In Mandarin with English & Chinese subtitles
Director: Vincent Kok
Cast: Louis Koo, Ronald Cheng, Sandra Ng, Raymond
Wong, Lee Hong Kum, Ng Kam Chuen
RunTime: 1 hr 40 mins
Released By: Cathay-Keris Films & InnoForm
Opening Day: 22 January 2009
- INTERVIEW WITH THE CAST AND DIRECTOR
(Ronald Cheng) has no choice but to say no, in tears, when
his long-time girlfriend decides it’s time to tie the
knot – a rule in his family stipulates that the oldest
daughter finds an eligible husband before younger siblings
can get married. Unfortunately, his elder sister, Sandra (Sandra
Ng), a fretful and grumpy 40-year-old magazine editor, is
still single and officially unmarriageable and therefore leaves
him little chance. To get her out of the way, Ronald hires
notorious ladies’ man Louis (Louis Koo) to seduce his
sister. In order to approach Sandra, Louis joins her company
as a new writer for an upcoming travel magazine.
Before a Jack Neo movie became staple every Chinese New Year, there was a certain franchise that was the definitive 'he sui pian'. Yes, I’m referring to All’s Well Ends Well, the feel-good comedy series that starred a certain Stephen Chow, back in the days when he still looked youthful.
Unfortunately, the comedian whose name became almost synonymous with the series doesn’t return for this latest instalment. No matter- its creator Raymond Wong has given this franchise a reboot after 12 years and I’m glad to say that the 'heartware' that made its predecessors such rousing crowd-pleasers is still very much intact.
Instead of the love lives of three brothers, this 2009 edition is about that of a brother-sister pair. The sister is a headstrong, almost charmless career woman called Sandra (Sandra Ng) whose singular, dedicated and no-nonsense approach to her career jeopardizes her younger brother, Ronald’s (Ronald Cheng) marriage plans.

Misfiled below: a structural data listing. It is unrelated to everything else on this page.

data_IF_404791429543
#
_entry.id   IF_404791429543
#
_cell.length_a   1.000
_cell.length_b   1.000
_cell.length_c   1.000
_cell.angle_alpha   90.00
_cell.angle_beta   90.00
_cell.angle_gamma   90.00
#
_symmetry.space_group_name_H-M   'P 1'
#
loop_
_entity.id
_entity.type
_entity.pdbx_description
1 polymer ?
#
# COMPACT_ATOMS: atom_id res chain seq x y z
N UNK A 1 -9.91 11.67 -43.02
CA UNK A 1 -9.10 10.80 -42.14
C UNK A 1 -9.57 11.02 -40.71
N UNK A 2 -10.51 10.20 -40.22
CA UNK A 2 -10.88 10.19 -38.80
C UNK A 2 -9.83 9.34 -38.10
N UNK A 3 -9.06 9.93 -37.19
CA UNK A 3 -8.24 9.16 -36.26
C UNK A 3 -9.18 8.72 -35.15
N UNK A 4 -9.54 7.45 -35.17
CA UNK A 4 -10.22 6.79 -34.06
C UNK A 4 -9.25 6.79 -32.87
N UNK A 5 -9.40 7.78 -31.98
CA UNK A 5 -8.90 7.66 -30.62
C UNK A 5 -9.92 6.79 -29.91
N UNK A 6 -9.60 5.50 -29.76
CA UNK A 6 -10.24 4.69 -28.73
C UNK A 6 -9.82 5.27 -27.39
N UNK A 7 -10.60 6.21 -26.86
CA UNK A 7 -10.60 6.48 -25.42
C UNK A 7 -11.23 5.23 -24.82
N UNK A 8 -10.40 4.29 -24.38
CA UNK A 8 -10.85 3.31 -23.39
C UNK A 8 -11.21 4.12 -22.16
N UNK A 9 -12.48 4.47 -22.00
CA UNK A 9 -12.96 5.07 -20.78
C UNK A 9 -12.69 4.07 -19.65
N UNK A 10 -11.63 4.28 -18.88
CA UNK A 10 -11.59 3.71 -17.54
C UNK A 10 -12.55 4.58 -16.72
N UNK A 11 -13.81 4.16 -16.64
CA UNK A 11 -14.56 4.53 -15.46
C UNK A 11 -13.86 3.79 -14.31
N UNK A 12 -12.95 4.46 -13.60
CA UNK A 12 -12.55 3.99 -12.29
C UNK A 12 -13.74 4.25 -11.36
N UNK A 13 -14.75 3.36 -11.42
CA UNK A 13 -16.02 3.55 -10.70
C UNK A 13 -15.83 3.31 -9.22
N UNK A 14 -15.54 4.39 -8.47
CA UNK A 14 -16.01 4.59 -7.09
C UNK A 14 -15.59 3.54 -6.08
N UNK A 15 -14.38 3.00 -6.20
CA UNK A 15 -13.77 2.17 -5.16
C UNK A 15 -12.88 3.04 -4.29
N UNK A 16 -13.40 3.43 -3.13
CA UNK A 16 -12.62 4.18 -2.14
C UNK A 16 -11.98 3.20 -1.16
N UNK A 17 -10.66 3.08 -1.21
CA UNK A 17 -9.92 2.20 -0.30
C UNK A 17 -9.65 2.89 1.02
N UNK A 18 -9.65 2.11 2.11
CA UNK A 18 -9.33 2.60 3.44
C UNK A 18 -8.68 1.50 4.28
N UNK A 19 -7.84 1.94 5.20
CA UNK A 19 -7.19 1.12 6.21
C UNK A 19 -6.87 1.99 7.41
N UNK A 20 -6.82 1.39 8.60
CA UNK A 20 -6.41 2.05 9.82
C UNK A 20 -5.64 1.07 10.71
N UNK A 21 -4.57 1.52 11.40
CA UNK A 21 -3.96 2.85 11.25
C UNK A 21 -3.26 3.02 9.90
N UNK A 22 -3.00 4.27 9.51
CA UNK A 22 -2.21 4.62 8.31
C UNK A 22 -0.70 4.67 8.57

According to the rule in his family, marriage among siblings must follow chronological age, from oldest to youngest. So Ronald engages a love doctor Dick Cho (Louis Koo) to help his sister fall in love once more. Dick happens to be a dashing charmer with the ladies who reignites within their hearts the smouldered embers of love.
But while Sandra falls head over heels for Dick, her love is sadly not mutual. When she suspects that Dick may have fallen for someone else, she engages someone claiming to be a private detective (Raymond Wong) to follow Dick around. Needless to say, complications (and of course, hilarity) ensues.
It doesn’t take a genius to figure out how it will all turn out- in fact, the title of the movie should give you a pretty big hint. What this movie lacks in novelty, it however makes up for in more than generous doses of fun and laughter. And that is thanks to the many hilarious setups in Vincent Kok and Raymond Wong’s script, which surprisingly tones down the slapstick in the previous movies and opts for a more natural, easygoing style of comedy.
Instead, the script allows the ensemble cast to work their personal charm on-screen and the result is a joyous sight to watch. Taking a break from the cool action dude roles of late, Louis Koo gleefully oozes his manly 'lady killer' charm as love expert Dick Cho. But what is pleasantly surprising is how Louis Koo gamely hams it up like a lovesick puppy when the expert himself gets caught up in the headiness of love.
Equally delightful is the return of Sandra Ng to leading role status after a brief hiatus since Golden Chicken 2 back in 2003. Probably an unlikely candidate for a romantic lead, her transformation from love cynic to love smitten is definitely amusing. Not forgetting Ronald Cheng, whose umpteenth collaboration with director Vincent Kok is less grating than some previous outings and certainly more relaxed.
And of course there’s more than enough bits of nostalgia here to please the older generation who grew up with the series in the 1990s. Here the reunion of veterans Raymond Wong, Lee Heung-Kam and Ha Cheung Chau (Sandra Ng’s real father playing her on-screen father) will surely delight many of their fans who have been lamenting their absence on the big screen.
Indeed, if this were an attempt to kick start the franchise once more, then All’s Well Ends Well 2009 marks an auspicious rebirth. There’s nothing entirely new and inventive here; but hey as a 'he sui pian', there’s definitely enough light-hearted charm and laughs to put you in that jolly New Year festive mood.
(Probably your best bet at a genuinely funny 'he sui pian' this Lunar New Year)
Review by Gabriel Chong